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WATER QUALITY

Latest Headlines
Responding to soil erosion and nutrient flows that have led to deteriorating water quality in the Big Sioux River, several South Dakota nonprofits and agencies are looking to work with producers to improve wildlife habitat, recreation and water quality in the Eastern part of the state.
Rural residents who have been waiting for years to have access to Southwest Water will soon be able to connect.
The Sackett v. EPA case marks another attempt to pin down what is a waters of the U.S., or WOTUS, an issue that has been debated for years with the legal ambiguity a thorn in the side of farmers and ranchers, property developers and others seeking clarity on how not to run afoul of federal law.
The Sackett v. EPA case marks another attempt to pin down what is a waters of the U.S., or WOTUS, an issue that has been debated for years with the legal ambiguity a thorn in the side of farmers and ranchers, property developers and others seeking clarity on how not to run afoul of federal law.
With nearly $1.6 billion in state and federal funding for water and sewer improvements entering the coffers of cities and rural water systems, engineering and contracting firms in the state are bracing for impact.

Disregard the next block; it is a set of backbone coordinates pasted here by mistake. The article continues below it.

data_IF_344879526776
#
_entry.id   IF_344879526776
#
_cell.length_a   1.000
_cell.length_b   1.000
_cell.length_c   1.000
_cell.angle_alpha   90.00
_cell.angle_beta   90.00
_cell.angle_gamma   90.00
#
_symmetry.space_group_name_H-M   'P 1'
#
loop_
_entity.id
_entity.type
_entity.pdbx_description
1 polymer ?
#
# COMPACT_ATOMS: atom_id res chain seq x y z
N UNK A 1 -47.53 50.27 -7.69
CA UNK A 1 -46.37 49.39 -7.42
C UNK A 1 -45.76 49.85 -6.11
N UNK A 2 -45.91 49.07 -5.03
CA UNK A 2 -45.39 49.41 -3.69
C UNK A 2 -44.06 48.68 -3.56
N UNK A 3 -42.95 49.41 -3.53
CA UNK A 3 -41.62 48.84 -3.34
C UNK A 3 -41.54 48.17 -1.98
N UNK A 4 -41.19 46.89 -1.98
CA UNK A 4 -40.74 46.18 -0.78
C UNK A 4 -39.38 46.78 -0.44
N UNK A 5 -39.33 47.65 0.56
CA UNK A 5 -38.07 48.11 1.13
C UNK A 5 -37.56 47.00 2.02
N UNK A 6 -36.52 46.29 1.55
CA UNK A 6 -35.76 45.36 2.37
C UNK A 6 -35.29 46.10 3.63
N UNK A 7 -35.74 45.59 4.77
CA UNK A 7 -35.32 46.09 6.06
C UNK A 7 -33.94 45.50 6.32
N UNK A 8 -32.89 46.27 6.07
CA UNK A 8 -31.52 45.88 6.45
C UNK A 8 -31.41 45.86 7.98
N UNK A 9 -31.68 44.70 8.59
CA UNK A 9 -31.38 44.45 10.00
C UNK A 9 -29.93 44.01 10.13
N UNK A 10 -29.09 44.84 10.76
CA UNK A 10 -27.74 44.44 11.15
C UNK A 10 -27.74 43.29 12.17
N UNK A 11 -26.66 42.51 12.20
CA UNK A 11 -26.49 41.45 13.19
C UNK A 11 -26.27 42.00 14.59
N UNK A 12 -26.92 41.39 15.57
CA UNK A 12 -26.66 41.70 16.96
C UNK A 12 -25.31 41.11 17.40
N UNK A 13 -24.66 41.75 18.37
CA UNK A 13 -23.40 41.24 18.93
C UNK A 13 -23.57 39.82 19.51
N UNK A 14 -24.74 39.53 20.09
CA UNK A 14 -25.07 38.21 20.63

Monday the North Dakota Department of Environmental Quality cautioned that the water in Patterson Lake and Lake Tschida may contain blue-green algae that can be harmful to humans.

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The court will consider what test courts should use to determine what constitutes "waters of the United States" under the landmark 1972 Clean Water Act, the answer to which determines whether the property is subject to oversight.
City of Hoffman hired a mechanical harvester to bale weeds on Elk Lake.
Triggered by warmer weather and rising water temperatures, blue-green algae can be toxic to humans and domestic animals that consume or come in contact with water where the harmful toxins, known as cyanotoxins, are present.

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